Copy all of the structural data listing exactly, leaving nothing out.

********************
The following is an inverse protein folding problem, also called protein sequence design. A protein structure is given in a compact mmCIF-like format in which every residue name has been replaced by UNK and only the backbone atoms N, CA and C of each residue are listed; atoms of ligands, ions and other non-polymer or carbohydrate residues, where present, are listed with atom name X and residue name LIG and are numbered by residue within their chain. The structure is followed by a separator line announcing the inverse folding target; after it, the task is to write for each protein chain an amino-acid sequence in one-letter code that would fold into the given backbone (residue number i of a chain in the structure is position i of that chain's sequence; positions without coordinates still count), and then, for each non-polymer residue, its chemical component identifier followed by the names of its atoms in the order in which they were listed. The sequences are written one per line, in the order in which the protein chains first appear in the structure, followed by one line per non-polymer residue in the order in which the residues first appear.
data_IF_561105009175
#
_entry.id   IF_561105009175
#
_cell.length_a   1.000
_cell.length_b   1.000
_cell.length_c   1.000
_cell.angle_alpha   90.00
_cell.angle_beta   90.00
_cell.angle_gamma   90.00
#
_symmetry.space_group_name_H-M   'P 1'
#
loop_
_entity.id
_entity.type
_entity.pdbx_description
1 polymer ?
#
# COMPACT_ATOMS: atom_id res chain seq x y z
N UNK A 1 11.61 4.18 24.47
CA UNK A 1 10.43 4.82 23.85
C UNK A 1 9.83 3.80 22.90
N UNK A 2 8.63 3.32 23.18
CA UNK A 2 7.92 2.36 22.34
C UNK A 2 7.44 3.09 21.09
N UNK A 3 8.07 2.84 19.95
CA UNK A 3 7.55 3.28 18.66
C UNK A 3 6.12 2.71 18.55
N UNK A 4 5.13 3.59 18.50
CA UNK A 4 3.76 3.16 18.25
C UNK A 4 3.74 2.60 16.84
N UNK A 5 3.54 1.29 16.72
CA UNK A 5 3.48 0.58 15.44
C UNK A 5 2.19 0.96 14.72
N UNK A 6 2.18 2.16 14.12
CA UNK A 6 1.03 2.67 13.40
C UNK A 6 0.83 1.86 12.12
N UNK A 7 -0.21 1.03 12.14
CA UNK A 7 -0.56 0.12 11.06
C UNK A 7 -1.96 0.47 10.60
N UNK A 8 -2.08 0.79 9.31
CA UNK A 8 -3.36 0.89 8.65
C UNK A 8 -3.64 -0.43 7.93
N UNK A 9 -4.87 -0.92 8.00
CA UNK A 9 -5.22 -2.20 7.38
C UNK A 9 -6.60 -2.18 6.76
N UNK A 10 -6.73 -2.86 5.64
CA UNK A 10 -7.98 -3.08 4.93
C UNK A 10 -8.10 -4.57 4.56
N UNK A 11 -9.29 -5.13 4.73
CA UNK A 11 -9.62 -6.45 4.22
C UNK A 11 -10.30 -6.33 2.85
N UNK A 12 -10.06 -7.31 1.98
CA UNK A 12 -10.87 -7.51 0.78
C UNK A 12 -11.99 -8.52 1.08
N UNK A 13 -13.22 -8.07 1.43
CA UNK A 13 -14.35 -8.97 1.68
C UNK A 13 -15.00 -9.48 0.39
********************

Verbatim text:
The following is an inverse protein folding problem, also called protein sequence design. A protein structure is given in a compact mmCIF-like format in which every residue name has been replaced by UNK and only the backbone atoms N, CA and C of each residue are listed; atoms of ligands, ions and other non-polymer or carbohydrate residues, where present, are listed with atom name X and residue name LIG and are numbered by residue within their chain. The structure is followed by a separator line announcing the inverse folding target; after it, the task is to write for each protein chain an amino-acid sequence in one-letter code that would fold into the given backbone (residue number i of a chain in the structure is position i of that chain's sequence; positions without coordinates still count), and then, for each non-polymer residue, its chemical component identifier followed by the names of its atoms in the order in which they were listed. The sequences are written one per line, in the order in which the protein chains first appear in the structure, followed by one line per non-polymer residue in the order in which the residues first appear.
data_IF_561105009175
#
_entry.id   IF_561105009175
#
_cell.length_a   1.000
_cell.length_b   1.000
_cell.length_c   1.000
_cell.angle_alpha   90.00
_cell.angle_beta   90.00
_cell.angle_gamma   90.00
#
_symmetry.space_group_name_H-M   'P 1'
#
loop_
_entity.id
_entity.type
_entity.pdbx_description
1 polymer ?
#
# COMPACT_ATOMS: atom_id res chain seq x y z
N UNK A 1 11.61 4.18 24.47
CA UNK A 1 10.43 4.82 23.85
C UNK A 1 9.83 3.80 22.90
N UNK A 2 8.63 3.32 23.18
CA UNK A 2 7.92 2.36 22.34
C UNK A 2 7.44 3.09 21.09
N UNK A 3 8.07 2.84 19.95
CA UNK A 3 7.55 3.28 18.66
C UNK A 3 6.12 2.71 18.55
N UNK A 4 5.13 3.59 18.50
CA UNK A 4 3.76 3.16 18.25
C UNK A 4 3.74 2.60 16.84
N UNK A 5 3.54 1.29 16.72
CA UNK A 5 3.48 0.58 15.44
C UNK A 5 2.19 0.96 14.72
N UNK A 6 2.18 2.16 14.12
CA UNK A 6 1.03 2.67 13.40
C UNK A 6 0.83 1.86 12.12
N UNK A 7 -0.21 1.03 12.14
CA UNK A 7 -0.56 0.12 11.06
C UNK A 7 -1.96 0.47 10.60
N UNK A 8 -2.08 0.79 9.31
CA UNK A 8 -3.36 0.89 8.65
C UNK A 8 -3.64 -0.43 7.93
N UNK A 9 -4.87 -0.92 8.00
CA UNK A 9 -5.22 -2.20 7.38
C UNK A 9 -6.60 -2.18 6.76
N UNK A 10 -6.73 -2.86 5.64
CA UNK A 10 -7.98 -3.08 4.93
C UNK A 10 -8.10 -4.57 4.56
N UNK A 11 -9.29 -5.13 4.73
CA UNK A 11 -9.62 -6.45 4.22
C UNK A 11 -10.30 -6.33 2.85
N UNK A 12 -10.06 -7.31 1.98
CA UNK A 12 -10.87 -7.51 0.78
C UNK A 12 -11.99 -8.52 1.08
N UNK A 13 -13.22 -8.07 1.43
CA UNK A 13 -14.35 -8.97 1.68
C UNK A 13 -15.00 -9.48 0.39